NFUS Meets Politicians to Highlight Rural Crime Issues

NFU Scotland is taking politicians on farm to highlight the growing impact of rural crime in the Scottish countryside.

Leading agricultural insurer, NFU Mutual, has estimated that criminal activity cost those that live and work in Scotland’s countryside around £1.9 million in 2013 alone. It is expected that the cost of rural crime in Scotland will have increased when the 2014 figures become available.


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Following a roundtable evidence session on agricultural crime that was held by the Scottish Parliament’s Justice Committee in February, MSPs on the Committee are looking to meet with farmers in their constituencies who have been impacted by instances of agricultural crime. Farm visits to show MSPs the impact of rural crime are being planned for North and South Lanarkshire, Forth Valley and Dumfriesshire.

This week Margaret Mitchell MSP, the Conservative spokesperson for Justice and Central Scotland MSP, visited the Douglas family on a farm near Wishaw in North Lanarkshire. Since moving to the farm 29 years ago, the Douglas family have been subjected to a numerous instances of theft, including fuel, tools and quad bikes. The number of incidents has intensified in recent years, with thieves routinely targeting the farm’s quad bike. That has had a huge impact on the insurance costs faced by the farm. Perpetrators have never been caught and, as a result, there have been no successful prosecutions.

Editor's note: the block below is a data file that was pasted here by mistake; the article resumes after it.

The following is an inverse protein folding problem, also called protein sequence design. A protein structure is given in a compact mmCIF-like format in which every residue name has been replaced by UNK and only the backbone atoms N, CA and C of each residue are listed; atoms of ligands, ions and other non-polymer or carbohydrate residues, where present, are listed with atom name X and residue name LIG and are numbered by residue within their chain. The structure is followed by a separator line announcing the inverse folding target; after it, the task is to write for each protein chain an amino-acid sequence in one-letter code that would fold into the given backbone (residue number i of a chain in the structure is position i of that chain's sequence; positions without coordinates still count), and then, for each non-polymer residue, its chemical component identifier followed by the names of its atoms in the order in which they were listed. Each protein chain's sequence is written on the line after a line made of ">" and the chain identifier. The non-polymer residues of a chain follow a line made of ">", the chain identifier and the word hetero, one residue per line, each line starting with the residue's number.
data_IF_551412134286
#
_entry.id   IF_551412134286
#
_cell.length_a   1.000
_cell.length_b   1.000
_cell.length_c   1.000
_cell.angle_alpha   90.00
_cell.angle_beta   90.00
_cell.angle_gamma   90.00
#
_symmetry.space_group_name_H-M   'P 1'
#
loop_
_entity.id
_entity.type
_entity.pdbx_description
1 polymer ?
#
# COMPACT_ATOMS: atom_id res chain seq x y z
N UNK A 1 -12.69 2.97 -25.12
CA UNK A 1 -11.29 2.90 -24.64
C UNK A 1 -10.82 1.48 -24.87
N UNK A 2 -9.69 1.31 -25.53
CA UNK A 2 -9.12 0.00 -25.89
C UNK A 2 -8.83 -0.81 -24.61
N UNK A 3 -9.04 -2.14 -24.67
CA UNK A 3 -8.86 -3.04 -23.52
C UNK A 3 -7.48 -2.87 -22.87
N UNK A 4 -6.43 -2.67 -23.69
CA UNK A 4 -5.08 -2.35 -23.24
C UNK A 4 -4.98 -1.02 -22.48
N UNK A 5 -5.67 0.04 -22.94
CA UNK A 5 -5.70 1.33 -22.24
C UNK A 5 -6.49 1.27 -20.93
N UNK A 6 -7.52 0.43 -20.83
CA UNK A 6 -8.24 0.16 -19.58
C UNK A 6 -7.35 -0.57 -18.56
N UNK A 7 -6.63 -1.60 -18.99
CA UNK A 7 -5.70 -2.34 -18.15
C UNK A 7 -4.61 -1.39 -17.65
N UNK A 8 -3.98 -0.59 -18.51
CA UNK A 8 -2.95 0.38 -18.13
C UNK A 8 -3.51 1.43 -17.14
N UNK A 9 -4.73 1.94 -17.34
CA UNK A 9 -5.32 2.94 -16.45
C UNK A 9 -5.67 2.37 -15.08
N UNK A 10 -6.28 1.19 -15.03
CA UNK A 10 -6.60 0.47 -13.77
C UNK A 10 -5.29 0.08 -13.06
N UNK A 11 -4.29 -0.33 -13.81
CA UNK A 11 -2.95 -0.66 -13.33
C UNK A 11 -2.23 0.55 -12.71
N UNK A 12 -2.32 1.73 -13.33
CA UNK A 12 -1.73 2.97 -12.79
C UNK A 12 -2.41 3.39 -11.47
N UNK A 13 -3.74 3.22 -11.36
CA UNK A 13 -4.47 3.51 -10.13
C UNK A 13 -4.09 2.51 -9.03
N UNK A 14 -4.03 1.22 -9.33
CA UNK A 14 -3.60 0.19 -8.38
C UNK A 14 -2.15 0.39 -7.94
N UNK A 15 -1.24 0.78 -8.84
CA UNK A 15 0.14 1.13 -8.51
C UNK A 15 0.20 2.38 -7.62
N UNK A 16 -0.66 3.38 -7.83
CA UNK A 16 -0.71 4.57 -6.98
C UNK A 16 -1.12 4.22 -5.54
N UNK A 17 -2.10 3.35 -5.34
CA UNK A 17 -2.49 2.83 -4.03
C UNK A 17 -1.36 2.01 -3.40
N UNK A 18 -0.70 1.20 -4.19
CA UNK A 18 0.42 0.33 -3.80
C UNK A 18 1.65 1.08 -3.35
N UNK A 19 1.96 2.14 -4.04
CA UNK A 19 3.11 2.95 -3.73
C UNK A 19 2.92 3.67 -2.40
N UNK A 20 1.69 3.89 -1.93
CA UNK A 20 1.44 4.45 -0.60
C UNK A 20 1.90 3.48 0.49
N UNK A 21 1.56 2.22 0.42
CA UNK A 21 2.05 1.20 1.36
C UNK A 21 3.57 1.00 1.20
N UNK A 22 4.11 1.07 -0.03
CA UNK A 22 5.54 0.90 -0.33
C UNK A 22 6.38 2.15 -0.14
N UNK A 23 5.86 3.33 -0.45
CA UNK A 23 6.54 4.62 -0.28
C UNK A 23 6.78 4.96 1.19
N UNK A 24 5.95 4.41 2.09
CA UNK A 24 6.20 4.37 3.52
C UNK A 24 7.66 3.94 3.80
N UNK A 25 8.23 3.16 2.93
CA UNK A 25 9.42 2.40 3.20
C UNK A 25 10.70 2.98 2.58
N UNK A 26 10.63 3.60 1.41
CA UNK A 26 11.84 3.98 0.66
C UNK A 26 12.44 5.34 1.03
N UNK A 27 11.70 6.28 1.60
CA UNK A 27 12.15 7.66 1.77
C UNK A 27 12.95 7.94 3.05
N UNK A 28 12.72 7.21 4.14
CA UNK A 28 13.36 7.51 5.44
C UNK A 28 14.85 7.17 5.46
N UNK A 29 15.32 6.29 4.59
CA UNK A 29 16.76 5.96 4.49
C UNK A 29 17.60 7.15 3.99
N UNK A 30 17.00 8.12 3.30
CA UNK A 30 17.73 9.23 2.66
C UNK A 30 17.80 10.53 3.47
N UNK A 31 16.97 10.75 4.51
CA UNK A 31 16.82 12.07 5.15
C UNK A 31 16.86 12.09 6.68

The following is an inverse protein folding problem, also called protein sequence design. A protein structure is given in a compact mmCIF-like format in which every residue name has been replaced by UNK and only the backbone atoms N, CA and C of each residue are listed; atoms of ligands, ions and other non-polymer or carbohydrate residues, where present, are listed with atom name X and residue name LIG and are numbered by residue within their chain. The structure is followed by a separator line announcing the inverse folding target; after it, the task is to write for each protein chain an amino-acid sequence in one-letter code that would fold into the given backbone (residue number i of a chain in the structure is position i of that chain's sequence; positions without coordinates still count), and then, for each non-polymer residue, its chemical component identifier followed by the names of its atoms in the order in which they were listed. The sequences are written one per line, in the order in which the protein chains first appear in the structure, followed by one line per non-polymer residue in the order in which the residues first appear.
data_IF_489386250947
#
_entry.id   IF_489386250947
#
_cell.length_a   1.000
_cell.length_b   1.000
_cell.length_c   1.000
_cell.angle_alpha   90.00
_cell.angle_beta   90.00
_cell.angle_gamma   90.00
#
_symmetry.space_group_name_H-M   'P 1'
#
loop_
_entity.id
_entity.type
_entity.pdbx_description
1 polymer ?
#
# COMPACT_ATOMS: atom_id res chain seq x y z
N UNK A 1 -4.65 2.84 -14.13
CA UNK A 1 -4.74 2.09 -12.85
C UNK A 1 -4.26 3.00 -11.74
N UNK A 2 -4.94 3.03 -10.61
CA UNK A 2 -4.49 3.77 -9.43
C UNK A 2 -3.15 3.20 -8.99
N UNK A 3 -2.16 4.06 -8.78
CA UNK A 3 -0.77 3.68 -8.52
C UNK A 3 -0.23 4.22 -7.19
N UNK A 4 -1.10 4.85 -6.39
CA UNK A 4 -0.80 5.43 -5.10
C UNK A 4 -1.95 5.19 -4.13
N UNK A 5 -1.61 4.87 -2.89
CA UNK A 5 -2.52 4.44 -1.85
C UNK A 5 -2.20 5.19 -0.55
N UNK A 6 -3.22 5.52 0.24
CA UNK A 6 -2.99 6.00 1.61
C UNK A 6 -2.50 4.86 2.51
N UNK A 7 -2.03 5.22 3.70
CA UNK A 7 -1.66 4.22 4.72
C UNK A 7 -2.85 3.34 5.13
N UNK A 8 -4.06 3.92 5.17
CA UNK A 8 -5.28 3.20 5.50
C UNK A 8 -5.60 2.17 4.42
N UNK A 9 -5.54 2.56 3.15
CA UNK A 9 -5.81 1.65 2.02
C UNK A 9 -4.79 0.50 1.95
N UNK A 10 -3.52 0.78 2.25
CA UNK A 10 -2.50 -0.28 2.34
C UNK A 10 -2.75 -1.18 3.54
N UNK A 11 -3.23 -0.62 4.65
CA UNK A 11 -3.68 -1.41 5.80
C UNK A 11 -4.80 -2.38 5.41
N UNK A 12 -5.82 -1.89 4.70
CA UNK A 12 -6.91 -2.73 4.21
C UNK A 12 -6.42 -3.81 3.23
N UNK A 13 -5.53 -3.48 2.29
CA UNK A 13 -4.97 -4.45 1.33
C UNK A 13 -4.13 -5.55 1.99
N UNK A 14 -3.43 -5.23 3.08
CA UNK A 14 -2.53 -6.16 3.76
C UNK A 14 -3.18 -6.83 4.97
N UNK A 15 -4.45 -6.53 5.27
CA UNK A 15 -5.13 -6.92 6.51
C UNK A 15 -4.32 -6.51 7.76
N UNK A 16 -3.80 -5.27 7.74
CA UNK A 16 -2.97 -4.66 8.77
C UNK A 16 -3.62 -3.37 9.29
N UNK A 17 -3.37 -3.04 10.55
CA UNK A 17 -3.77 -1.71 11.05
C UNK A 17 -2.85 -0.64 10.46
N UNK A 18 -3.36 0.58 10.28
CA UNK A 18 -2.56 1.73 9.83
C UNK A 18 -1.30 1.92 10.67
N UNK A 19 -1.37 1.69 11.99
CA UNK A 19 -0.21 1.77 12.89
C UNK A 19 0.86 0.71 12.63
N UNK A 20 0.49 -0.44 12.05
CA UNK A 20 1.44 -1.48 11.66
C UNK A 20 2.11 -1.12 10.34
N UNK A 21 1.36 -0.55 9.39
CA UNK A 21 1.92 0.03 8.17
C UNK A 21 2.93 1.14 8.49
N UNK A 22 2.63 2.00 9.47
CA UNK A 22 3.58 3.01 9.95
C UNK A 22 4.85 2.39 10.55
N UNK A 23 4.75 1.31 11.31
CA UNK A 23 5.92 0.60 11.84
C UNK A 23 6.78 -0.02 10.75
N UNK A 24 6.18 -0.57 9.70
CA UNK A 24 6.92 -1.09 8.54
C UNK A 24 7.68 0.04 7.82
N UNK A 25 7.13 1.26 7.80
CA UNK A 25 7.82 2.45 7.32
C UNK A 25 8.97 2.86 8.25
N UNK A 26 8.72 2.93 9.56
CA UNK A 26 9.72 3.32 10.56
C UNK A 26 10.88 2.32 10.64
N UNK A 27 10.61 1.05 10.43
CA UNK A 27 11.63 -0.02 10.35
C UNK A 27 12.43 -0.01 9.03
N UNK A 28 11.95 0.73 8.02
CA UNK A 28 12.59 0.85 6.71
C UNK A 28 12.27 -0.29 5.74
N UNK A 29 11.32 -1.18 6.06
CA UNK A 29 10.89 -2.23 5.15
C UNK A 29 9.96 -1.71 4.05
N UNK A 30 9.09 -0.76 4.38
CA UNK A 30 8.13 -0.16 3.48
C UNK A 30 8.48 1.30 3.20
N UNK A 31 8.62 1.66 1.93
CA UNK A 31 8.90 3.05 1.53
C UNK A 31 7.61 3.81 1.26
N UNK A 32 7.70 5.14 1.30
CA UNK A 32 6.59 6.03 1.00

As a result of the rural crime session in the Scottish Parliament, the Solicitor General for Scotland, Lesley Thomson QC, announced a review of prosecution policy related to agricultural crime.

NFU Scotland President Allan Bowie and policy manager Gemma Thomson met with the Solicitor General and her colleagues recently to discuss the review.

NFU Scotland is looking to hear from members who have been affected by any rural crime that that led to a prosecution but where they do not believe that the severity of the sanction applied was appropriate. This will help develop the evidence base to be used in discussions with the Crown Prosecution Service.

Policy Manager Gemma Thomson said:
“The full impact of agricultural crime on victims needs to be considered by prosecutors and presented as a matter of course to the court.

“The system needs to reflect on the damage and ramifications caused by criminal activity of any kind and then put forward in court cases in order for fines and compensation orders to fully reflect these concerns.

“We want to play an active role in the prosecution review process with a view to securing the necessary amendments needed to tackle agricultural and rural crime.

“We have some correspondence from our members where the sentence clearly hasn’t matched the scale or impact of the crime and we have shared these with the Solicitor General.

“We want to hear from those members who have been subjected to criminal activity and have experience of the case proceeding through the justice system but felt the severity of the sanction imposed was wrong. We need a prosecution service that deals appropriately with rural crime and such feedback would be invaluable in ensuring we get a system that is fit for purpose.”


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